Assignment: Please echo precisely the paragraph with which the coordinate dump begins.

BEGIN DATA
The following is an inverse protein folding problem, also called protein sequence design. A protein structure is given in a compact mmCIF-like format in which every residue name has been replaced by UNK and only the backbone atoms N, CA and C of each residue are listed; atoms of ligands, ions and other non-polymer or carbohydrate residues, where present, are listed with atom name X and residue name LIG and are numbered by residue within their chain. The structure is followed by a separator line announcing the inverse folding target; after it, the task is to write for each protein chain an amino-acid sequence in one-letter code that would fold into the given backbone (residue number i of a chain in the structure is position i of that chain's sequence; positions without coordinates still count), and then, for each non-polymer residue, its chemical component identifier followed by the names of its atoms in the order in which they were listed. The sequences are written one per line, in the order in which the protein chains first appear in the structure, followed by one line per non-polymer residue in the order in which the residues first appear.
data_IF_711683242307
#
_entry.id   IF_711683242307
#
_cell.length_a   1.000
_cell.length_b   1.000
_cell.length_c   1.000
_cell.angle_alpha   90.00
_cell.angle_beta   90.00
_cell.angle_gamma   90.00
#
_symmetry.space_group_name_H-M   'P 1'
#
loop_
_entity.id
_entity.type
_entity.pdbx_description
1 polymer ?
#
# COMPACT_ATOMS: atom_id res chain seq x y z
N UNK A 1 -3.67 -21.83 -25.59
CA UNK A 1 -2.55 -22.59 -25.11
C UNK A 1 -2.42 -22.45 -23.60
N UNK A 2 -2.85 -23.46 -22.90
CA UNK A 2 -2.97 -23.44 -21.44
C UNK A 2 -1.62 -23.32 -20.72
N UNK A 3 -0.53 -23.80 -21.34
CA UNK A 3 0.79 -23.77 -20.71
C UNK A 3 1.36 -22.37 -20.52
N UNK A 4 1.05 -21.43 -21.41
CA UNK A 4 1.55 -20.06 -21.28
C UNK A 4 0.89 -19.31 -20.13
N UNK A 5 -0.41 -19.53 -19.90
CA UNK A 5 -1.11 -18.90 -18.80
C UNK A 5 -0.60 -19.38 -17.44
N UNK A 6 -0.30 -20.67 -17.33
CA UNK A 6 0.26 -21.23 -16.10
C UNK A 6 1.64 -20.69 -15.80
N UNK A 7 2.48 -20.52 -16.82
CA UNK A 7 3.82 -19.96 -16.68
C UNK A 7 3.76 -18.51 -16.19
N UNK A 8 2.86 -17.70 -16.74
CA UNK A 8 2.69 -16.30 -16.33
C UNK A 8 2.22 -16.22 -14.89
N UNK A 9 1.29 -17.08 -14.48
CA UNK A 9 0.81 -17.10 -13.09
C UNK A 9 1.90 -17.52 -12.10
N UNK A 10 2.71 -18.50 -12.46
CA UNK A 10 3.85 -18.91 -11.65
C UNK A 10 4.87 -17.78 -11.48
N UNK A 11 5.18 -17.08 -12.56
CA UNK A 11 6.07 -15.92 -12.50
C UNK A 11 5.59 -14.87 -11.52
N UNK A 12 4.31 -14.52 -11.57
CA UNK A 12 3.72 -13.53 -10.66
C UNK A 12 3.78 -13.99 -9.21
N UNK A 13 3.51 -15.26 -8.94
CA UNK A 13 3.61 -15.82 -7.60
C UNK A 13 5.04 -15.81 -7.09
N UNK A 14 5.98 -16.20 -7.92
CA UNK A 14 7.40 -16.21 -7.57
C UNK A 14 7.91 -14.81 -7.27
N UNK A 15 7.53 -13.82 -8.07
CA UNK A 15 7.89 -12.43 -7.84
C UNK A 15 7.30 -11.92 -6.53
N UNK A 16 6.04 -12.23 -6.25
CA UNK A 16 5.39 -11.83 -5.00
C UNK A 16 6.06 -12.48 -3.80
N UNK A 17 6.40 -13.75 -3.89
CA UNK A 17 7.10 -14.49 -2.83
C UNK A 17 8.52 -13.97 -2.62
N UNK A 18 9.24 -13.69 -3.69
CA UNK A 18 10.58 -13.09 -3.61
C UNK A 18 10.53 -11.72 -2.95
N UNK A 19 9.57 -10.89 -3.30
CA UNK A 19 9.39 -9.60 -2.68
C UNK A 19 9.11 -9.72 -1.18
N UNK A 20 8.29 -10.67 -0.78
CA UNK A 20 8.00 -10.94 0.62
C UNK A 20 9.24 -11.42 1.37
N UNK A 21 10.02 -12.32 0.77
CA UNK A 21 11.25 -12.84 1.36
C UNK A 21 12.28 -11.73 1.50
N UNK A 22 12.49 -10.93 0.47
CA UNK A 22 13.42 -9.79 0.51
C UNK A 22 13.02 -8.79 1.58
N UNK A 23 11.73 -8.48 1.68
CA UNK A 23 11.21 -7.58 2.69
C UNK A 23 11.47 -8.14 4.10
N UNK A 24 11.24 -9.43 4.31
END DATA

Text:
The following is an inverse protein folding problem, also called protein sequence design. A protein structure is given in a compact mmCIF-like format in which every residue name has been replaced by UNK and only the backbone atoms N, CA and C of each residue are listed; atoms of ligands, ions and other non-polymer or carbohydrate residues, where present, are listed with atom name X and residue name LIG and are numbered by residue within their chain. The structure is followed by a separator line announcing the inverse folding target; after it, the task is to write for each protein chain an amino-acid sequence in one-letter code that would fold into the given backbone (residue number i of a chain in the structure is position i of that chain's sequence; positions without coordinates still count), and then, for each non-polymer residue, its chemical component identifier followed by the names of its atoms in the order in which they were listed. The sequences are written one per line, in the order in which the protein chains first appear in the structure, followed by one line per non-polymer residue in the order in which the residues first appear.